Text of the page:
Based on Presidential Primaries Past, the Democratic Race is Still Wide Open
Given events in Washington over the last several days, you might be expecting a deep dive into the impeachment process. While we spent some time walking through the intricacies and history of the process in April, there will no doubt be much more to say on the issue in the weeks ahead as events transpire at the Capitol. Today, though, we take a break from Washington for a visit to the campaign trail.
According to a brand new CNN/Des Moines Register poll, Sen. Elizabeth Warren (D-Mass.) has overtaken former Vice President Joe Biden as the Democratic presidential frontrunner in Iowa. This survey is important, of course, because Iowa holds the first-in-the-nation presidential primary voting contest. Momentum really starts to build after this race has been called.
And while it may feel like there are still eons between today and the November 2020 elections, the Iowa Caucus is just four months away.
Newspaper and television commentators said the latest poll is evidence of a Warren surge. But how reliable are polls at this point in the primary contest, particularly when we look at crowded presidential primary fields of the recent past?
Given the political volatility we have seen over the last several years, it should come as no surprise to learn that polls at this point – even when isolated to the views of Iowa voters – are not conclusive. Hawkeye state surveys in the last quarter of 2015 generally had Donald Trump in the lead. But if one looks back to the two most recent presidential contests where an incumbent was defending the White House, the story is different. At this point in the race, voters really had no idea who the nominee would be.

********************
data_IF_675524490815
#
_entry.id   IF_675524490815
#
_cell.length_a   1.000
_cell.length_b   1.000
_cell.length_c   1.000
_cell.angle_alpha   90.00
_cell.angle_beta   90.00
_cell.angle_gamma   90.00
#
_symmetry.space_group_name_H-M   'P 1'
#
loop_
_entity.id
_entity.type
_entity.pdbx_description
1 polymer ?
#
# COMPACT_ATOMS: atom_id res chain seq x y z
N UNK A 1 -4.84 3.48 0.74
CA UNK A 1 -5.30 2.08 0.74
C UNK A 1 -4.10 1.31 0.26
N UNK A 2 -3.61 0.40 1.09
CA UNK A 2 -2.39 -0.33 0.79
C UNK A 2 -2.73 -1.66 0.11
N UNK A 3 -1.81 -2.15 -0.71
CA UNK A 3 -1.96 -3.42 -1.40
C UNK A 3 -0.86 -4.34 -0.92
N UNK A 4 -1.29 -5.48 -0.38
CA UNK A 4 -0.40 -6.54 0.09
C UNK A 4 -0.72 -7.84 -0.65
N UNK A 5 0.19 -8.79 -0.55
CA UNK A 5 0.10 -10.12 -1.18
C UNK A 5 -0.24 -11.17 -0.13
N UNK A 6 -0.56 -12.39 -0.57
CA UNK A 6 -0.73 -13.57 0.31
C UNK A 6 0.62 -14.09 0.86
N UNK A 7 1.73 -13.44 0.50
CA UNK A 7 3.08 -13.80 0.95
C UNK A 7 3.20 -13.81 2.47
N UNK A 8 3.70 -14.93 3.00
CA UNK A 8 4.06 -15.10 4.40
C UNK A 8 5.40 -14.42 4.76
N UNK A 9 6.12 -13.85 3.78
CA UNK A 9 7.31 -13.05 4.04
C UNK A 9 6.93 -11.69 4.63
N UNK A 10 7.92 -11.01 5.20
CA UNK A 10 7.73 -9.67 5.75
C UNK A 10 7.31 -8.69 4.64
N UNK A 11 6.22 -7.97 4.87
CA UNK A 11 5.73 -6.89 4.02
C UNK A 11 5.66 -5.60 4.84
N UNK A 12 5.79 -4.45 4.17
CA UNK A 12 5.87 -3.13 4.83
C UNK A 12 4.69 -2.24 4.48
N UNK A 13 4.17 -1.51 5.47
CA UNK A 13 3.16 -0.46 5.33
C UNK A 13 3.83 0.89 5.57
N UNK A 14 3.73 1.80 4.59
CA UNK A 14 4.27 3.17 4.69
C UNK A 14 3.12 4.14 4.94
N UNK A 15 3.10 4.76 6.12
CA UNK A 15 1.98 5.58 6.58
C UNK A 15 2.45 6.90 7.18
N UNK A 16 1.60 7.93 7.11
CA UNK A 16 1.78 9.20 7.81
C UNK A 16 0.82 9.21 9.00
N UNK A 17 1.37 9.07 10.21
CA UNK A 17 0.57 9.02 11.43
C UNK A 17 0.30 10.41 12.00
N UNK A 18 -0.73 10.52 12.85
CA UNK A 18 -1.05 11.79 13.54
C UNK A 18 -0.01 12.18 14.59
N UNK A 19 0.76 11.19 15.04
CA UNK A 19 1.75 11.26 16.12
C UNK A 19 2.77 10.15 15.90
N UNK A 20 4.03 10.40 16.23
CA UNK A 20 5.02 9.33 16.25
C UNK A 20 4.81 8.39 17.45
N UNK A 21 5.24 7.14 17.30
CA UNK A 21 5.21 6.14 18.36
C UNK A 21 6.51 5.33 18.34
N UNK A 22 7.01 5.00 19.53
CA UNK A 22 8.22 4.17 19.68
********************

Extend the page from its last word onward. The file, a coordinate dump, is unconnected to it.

In 2004, when an increasingly unpopular President George W. Bush was running for reelection, nine Democrats entered their party’s primary. That year it was another Massachusetts Democrat – Sen. John Kerry – who eventually won the Democratic contest (but went on to lose in the general election to President Bush).
Though he never was considered a dark-horse in the race (former Congresswoman Carol Moseley Brown took that title), Sen. Kerry actually did not lead most Iowa polls until the middle of January 2004 … literally days before the January 19, 2004 caucus.
Throughout the summer of 2003 and into late September – the same point in that presidential election cycle that we are at today – former Democratic House Minority Leader Richard Gephardt from Missouri was leading the polls coming out of Iowa.
Things began to change in early October, but even then it was not Kerry who started to surge. It was former Democratic Vermont Gov. Howard Dean. Dean was first in the hearts and minds of Iowa voters through the first week of January when Kerry finally surged. (Dean, as readers might remember, did not take this news well, melting down on the campaign stage on Caucus night after coming in third after Kerry and Sen. John Edwards from North Carolina.)
Kerry went on to win the New Hampshire primary and secured the nomination by mid-March 2004. The early favorites didn’t even make the number two slot on the ticket. Kerry picked Edwards as his running mate.
Eight years later, the GOP primary field vying to challenge incumbent President Barack Obama in 2012 was smaller by one. Eight Republicans threw their hats into the ring, and it was a bumpy ride right up until Caucus night.